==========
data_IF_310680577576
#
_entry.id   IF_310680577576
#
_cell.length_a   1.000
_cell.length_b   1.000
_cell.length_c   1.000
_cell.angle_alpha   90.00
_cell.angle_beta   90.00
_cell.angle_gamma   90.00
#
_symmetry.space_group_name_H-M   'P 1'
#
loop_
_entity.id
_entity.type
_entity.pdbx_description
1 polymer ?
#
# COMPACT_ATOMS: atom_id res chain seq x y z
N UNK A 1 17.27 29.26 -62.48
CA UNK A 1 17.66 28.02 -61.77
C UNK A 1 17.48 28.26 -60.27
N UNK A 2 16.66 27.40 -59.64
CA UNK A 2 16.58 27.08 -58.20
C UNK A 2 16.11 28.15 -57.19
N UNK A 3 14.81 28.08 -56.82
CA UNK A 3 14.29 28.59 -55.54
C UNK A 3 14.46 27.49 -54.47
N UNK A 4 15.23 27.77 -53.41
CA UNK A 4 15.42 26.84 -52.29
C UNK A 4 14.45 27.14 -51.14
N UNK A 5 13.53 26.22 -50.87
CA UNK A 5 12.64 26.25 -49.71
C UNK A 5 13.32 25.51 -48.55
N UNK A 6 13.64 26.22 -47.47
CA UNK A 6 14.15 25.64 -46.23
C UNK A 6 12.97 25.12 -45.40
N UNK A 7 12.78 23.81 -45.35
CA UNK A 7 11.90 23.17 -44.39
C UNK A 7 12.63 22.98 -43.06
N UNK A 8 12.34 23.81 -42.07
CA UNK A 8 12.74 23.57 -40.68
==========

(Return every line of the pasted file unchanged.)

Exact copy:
data_IF_310680577576
#
_entry.id   IF_310680577576
#
_cell.length_a   1.000
_cell.length_b   1.000
_cell.length_c   1.000
_cell.angle_alpha   90.00
_cell.angle_beta   90.00
_cell.angle_gamma   90.00
#
_symmetry.space_group_name_H-M   'P 1'
#
loop_
_entity.id
_entity.type
_entity.pdbx_description
1 polymer ?
#
# COMPACT_ATOMS: atom_id res chain seq x y z
N UNK A 1 17.27 29.26 -62.48
CA UNK A 1 17.66 28.02 -61.77
C UNK A 1 17.48 28.26 -60.27
N UNK A 2 16.66 27.40 -59.64
CA UNK A 2 16.58 27.08 -58.20
C UNK A 2 16.11 28.15 -57.19
N UNK A 3 14.81 28.08 -56.82
CA UNK A 3 14.29 28.59 -55.54
C UNK A 3 14.46 27.49 -54.47
N UNK A 4 15.23 27.77 -53.41
CA UNK A 4 15.42 26.84 -52.29
C UNK A 4 14.45 27.14 -51.14
N UNK A 5 13.53 26.22 -50.87
CA UNK A 5 12.64 26.25 -49.71
C UNK A 5 13.32 25.51 -48.55
N UNK A 6 13.64 26.22 -47.47
CA UNK A 6 14.15 25.64 -46.23
C UNK A 6 12.97 25.12 -45.40
N UNK A 7 12.78 23.81 -45.35
CA UNK A 7 11.90 23.17 -44.39
C UNK A 7 12.63 22.98 -43.06
N UNK A 8 12.34 23.81 -42.07
CA UNK A 8 12.74 23.57 -40.68